UNICEF-supported volunteers protect children in remote villages from explosive hazards

“Most children work after school to support their families, which puts them at a huge risk of being killed or maimed,”

Basma Ourfali
Boy reading information about mine risk awareness
UNICEF/ Syria 2019/ Khudr Al-Issa

26 May 2019

Driving through wide stretches of land, a red bus decorated with colorful balloons and posters with life-saving information made its way to Hober village in southern rural Aleppo, carrying eleven young volunteers.

As violence subsided, families started returning to the war-ravaged village despite a severe lack of services and the risks of explosive hazards. Earlier this year, a child lost his leg when he stepped on a landmine while tending cattle - one of the main sources of income for families in the area, along with agriculture.

“Most children work after school to support their families, which puts them at a huge risk of being killed or maimed,”

Mona, the principal of the village school
volunteers engage children in recreational activities
UNICEF/ Syria 2019/ Khudr Al-Issa
UNICEF-supported volunteers engage children in recreational activities to teach them about the risk of explosive hazards and how to protect themselves, in Hober village, southern rural Aleppo.
volunteers engage children in recreational activities
UNICEF/ Syria 2019/ Khudr Al-Issa
UNICEF-supported volunteers engage children in recreational activities to teach them about the risk of explosive hazards and how to protect themselves, in Hober village, southern rural Aleppo.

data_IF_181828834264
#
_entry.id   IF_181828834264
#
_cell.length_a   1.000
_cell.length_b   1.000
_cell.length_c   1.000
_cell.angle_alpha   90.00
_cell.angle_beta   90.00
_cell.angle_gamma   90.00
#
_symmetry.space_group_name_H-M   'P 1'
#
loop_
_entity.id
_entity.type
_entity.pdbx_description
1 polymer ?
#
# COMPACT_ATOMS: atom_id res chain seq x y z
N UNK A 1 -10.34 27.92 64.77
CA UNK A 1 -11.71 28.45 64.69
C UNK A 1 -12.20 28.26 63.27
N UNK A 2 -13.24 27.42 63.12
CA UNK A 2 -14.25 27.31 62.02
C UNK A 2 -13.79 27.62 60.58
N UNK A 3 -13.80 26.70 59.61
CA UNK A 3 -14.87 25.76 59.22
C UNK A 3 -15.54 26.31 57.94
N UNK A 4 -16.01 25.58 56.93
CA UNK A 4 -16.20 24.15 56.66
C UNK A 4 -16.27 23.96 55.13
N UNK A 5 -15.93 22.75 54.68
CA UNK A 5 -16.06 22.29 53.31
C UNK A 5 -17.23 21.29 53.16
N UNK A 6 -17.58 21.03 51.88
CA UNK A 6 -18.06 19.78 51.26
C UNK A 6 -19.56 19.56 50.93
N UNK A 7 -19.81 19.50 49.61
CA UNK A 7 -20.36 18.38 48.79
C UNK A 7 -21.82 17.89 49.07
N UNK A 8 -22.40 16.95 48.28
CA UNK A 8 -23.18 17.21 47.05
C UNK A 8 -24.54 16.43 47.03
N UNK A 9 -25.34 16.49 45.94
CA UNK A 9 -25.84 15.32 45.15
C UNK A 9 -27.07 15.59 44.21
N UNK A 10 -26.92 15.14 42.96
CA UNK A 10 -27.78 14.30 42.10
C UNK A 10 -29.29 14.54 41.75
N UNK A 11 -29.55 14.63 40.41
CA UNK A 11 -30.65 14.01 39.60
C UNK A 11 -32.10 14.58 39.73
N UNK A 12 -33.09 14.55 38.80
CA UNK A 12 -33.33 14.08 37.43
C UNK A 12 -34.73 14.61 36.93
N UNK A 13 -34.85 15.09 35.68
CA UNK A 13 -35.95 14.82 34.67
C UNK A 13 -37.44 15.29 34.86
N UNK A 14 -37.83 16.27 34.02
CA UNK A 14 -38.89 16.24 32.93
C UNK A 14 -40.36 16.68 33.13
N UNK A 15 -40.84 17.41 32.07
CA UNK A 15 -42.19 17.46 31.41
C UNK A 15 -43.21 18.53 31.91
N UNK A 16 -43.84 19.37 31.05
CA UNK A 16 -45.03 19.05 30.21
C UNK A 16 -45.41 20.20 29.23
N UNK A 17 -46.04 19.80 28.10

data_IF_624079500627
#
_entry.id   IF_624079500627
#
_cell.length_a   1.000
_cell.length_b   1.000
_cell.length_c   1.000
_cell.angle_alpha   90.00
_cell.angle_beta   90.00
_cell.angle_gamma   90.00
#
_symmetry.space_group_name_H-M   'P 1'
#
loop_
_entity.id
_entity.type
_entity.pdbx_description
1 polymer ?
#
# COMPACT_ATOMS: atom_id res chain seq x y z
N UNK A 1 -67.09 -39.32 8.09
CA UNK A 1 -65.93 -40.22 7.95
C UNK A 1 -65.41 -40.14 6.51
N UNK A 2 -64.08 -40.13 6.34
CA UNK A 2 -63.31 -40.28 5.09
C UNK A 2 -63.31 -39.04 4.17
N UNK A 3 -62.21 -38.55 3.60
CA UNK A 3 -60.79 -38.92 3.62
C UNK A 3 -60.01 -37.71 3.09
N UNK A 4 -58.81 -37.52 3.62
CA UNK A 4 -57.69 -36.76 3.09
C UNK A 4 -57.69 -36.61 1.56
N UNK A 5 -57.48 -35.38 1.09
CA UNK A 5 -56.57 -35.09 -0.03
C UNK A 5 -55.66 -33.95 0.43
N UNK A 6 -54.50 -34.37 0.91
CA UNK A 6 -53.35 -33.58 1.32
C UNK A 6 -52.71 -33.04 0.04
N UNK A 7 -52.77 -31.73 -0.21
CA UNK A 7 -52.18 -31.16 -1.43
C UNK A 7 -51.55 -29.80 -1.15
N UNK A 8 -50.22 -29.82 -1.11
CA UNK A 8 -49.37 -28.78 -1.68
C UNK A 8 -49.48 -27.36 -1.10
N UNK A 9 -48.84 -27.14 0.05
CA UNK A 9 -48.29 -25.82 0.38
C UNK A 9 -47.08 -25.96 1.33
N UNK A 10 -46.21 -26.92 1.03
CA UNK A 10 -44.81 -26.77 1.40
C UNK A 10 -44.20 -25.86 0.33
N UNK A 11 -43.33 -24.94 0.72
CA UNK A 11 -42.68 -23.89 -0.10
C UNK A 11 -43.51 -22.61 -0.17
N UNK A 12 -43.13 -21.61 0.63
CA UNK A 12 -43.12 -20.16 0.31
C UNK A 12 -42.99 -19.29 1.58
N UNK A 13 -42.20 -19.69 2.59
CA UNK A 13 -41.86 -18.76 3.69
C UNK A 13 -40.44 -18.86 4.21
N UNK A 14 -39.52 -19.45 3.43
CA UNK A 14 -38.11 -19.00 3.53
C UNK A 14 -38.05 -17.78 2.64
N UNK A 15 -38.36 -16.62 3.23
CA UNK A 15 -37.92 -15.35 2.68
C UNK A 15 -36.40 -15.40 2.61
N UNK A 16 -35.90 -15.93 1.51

To ensure the safety of children and their families, the UNICEF-supported volunteers went door-to-door to raise families’ awareness and hold recreational activities for children in schools on how to identify and protect themselves against explosive hazards.

“I’m happy with the work we’re doing, knowing that our messages will help save lives. I see the impact of our work when children walk up to me and tell me of instances when they avoided strange objects thanks to the sessions,”

Abdullah, 24, one of the volunteers.

Thanks to generous contributions from the Office of U.S Foreign Disaster Assistance (OFDA), the European Civil Protection and Humanitarian Aid Operations (ECHO), the Syrian Humanitarian Fund (SHF) and Luxembourg, UNICEF has reached around 50,000 people since the beginning of the year in Aleppo governorate with lifesaving information on the diverse types of explosive hazards, warning signs, dangerous areas, safe behaviors and reporting lines. UNICEF also coordinates with relevant departments on the locations of identified explosive hazard to ensure their removal.

volunteer talks to children about the risk of explosive hazards
UNICEF/ Syria 2019/ Khudr Al-Issa
A UNICEF-supported volunteer talks to children about the risk of explosive hazards and how to protect themselves, in Hober village, southern rural Aleppo.